• While Issa Shivji insists he is not a poet, his brilliant collection 'sharply disagrees'
Issa Shivji, Poems for the Penniless. Toronto: Daraja Press (Fasihi Imprint), 2019. Pp 199
The nexus between academic scholarship and literary creative excellence is one of the features of our postcolonial cultural heritage in East Africa. Most of the leading pioneers of cultural studies and purveyors of cultural discourses in this region double up as creative writers of note.
Led by Ngugi wa Thiong’o of Kenya, Austin Bukenya of Uganda and various leading lights of Swahili literature in Tanzania, these cultural workers occupy domains inside and outside our academic institutions. They teach and practise the arts, be they scriptural, oral or the performed.
Their dualistic contributions, both inside and outside the classroom, have helped shape the intellectual landscapes and debates of East Africa across various epochs. This is the context in which readers should appraise the new turn towards poetry by one of the leading intellectuals of the region, the Tanzanian law professor Issa Shivji.
His newest book is not in law or political science like his earlier renowned publications since the 1970s. Rather, it is a book of poetry entitled, Poems for the Penniless. This impeccable bilingual offering bears political poems published simultaneously in Kiswahili and English. The epigram that precedes the poems advises us to think not of the breath that is in life but the life that occupies each breath.
With this mark of wisdom, the book opens up poems arranged in six sections, each mapping the evolution of Shivji as a sage in the world of letters and academia here in Africa.
The over 66 poems are written in the two languages, without indicating which pieces are original or translations. They celebrate the polyglot muse of East African bards who cherish English and Kiswahili as equal avenues for literary ejaculation. The poems address issues of inequalities, inequities, injustices and their antonyms using lucid language and vivid accounts laden with symbols of resistance.
They celebrate icons such as Nyerere, Ngugi, Mandela, Chachage and the Lamu poet Abdulatif Abdalla with metaphors and metonymy that invite our conscience. Poems of the Penniless exhibits anthems to the liberation struggles of our nations. Most of the poems are inspired by personal recollections of the poet but uphold the truth that inspirational stories of our lives are the building bricks of our national histories.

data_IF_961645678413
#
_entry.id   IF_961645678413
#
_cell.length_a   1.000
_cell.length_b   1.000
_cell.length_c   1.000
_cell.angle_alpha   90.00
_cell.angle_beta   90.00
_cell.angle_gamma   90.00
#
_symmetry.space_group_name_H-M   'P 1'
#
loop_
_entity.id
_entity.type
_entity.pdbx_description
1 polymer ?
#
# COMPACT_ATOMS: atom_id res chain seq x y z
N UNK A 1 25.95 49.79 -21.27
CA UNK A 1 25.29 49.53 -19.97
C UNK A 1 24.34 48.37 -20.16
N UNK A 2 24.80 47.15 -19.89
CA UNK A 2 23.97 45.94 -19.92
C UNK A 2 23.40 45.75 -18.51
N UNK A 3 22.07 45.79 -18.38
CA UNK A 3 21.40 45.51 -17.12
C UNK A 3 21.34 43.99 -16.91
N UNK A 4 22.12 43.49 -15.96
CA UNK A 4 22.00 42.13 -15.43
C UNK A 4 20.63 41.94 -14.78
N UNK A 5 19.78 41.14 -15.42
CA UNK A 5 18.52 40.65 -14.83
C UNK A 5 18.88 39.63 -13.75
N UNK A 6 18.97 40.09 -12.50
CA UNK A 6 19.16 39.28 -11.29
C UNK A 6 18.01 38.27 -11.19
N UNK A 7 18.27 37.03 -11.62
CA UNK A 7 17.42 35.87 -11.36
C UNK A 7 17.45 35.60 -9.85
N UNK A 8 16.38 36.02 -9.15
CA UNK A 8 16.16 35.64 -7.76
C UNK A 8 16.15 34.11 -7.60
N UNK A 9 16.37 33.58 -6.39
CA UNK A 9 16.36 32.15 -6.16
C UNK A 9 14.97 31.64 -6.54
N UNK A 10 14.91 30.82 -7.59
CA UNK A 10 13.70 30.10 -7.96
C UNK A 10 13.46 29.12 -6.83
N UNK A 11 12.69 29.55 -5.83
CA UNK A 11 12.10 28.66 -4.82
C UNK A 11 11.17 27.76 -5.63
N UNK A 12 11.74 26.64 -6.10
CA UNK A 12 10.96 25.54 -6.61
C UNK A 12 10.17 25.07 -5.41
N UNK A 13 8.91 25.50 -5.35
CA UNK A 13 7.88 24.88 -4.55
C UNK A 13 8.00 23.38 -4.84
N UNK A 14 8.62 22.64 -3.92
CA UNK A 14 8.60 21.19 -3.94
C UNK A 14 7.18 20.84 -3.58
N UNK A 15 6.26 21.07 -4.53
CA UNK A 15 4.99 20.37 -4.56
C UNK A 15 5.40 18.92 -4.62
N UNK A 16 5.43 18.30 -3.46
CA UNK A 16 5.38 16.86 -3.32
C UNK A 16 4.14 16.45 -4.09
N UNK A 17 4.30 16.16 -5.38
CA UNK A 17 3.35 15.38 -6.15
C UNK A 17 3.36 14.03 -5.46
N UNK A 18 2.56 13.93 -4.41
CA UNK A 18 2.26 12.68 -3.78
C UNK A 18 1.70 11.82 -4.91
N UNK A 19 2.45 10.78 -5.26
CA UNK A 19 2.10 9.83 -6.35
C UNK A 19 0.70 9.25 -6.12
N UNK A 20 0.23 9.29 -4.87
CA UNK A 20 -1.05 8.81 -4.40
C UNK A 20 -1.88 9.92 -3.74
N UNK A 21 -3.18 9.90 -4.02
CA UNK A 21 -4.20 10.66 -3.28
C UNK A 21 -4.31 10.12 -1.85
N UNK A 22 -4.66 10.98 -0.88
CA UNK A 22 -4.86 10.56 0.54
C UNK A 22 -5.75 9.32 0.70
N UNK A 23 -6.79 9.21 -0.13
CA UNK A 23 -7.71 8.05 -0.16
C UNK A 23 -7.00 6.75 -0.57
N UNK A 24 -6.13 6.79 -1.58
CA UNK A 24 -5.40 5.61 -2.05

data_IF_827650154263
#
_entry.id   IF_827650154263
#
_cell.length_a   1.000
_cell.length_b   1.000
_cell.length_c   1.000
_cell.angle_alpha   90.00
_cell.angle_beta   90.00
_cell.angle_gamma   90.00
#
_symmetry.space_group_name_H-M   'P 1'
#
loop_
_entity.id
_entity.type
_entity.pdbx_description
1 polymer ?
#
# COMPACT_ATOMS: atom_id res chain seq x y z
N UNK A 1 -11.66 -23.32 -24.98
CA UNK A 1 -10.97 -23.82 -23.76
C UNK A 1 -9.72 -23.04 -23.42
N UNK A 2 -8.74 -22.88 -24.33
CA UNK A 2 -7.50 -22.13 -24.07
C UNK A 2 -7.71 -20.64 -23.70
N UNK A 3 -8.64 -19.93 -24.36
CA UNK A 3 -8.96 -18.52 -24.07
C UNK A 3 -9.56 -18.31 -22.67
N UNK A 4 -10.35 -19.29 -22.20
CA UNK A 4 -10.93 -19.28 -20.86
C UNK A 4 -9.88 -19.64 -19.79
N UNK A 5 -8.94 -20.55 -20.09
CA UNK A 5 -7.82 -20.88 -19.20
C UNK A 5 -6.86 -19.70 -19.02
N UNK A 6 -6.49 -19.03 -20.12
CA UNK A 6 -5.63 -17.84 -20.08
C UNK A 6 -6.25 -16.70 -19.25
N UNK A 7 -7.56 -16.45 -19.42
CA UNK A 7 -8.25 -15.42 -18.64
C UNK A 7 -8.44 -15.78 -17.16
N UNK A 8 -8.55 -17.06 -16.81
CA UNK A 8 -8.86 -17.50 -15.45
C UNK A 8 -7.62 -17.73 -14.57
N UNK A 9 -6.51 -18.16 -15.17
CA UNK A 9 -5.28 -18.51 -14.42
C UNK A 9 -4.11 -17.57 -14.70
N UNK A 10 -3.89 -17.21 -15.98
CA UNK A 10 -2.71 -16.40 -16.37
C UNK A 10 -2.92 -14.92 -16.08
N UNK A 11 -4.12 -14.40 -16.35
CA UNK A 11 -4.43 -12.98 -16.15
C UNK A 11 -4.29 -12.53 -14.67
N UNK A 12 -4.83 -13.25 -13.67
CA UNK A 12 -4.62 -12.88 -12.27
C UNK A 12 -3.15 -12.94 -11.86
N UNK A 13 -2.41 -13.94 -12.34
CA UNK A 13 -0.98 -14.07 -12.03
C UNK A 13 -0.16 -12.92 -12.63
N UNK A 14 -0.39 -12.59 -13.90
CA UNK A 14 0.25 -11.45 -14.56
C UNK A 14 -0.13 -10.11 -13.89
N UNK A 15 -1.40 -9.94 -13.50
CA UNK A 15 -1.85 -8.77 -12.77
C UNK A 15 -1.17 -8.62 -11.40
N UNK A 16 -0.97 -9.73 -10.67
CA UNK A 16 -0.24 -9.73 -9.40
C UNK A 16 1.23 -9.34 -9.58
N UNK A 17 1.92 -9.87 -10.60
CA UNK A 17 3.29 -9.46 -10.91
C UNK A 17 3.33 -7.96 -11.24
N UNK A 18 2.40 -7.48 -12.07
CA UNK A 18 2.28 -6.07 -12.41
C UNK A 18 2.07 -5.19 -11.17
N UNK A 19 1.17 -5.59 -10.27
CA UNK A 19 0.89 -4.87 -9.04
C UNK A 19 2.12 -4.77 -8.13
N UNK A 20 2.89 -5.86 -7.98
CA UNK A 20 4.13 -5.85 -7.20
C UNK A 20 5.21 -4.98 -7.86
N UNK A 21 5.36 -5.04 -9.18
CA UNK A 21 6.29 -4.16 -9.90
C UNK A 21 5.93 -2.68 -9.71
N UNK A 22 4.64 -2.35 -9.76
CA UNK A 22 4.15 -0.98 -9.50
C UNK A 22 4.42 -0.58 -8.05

Shivji was born in 1946 in the Morogoro region of Tanzania that was for a long time the home of South African exiles fighting against Apartheid. Now professor emeritus but trained in Tanzania and at the London School of Economics, he is an influential figurehead in media and land rights in Tanzania, where rights groups have raised the red flag in the wake of the hotly contested recent Tanzanian General Election.
His distinguished career cuts across public, academic and international domains of service. His academic awakening is rooted in the heady days of Ujamaa, where he was trained by among others the fiery pan Africanist Walter Rodney of Guyana.
Shivji’s poetry personas speak with accents aware of class struggle in the context of neocolonialism and negative forces of the global capitalist economy. This awareness is sharpened by his keen pan Africanism beliefs that are rooted in his natal and intellectual roots cited above.
Poems for the Penniless bears a foreword by Prof Madelaine Micere Mugo, who also penned one, a decade ago, for my debut book of poems, Nest of Stones: Kenyan Narratives in Verse (2010). A distinguished scholar in her own right, Micere has stood up for the freedoms of the masses and the arts for decades and paid heavily with her citizenship as a political exile from Kenya of the 1980s.
Micere tells us that Shivji, “a lawyer by training, insists that he is not a poet; but this brilliant and enticing collection of poetry and poetic prose sharply disagrees. The pieces are a powerhouse – at once compelling, fascinating and engaging”. Her endorsement echoes that of her compatriot Ngugi wa Thiong’o.
A champion of African languages, Ngugi in Kiswahili on the blurb of Poems of the Penniless expresses the aesthetic gravity of this rare poetry. To him, Shivji’s new poems go beyond form and content matrix to animate our souls with candles of enlightenment. “Mashairi ya Issa bin Mariamu (Issa Shivji) si maandishi yanayojifanya kuwa mashairi, ni mashairi yanayotufanya tufikirie roho ya maisha yetu na njia ya kipekee.”
In the past, Mwalimu Julius Nyerere discovered his talent in literary translation after reading Shakespeare. Political scientist sage Ali Mazuri wrote a play and today in Poems of the Penniless, Prof Issa Shivji invokes the same versatile creative spirit of East Africa. His book adds to the tradition in the region where academics and creativity are Siamese twins with a long history. The book is available from major bookstores in Nairobi and the region.
Dr Makokha teaches literature at Kenyatta University. [email protected]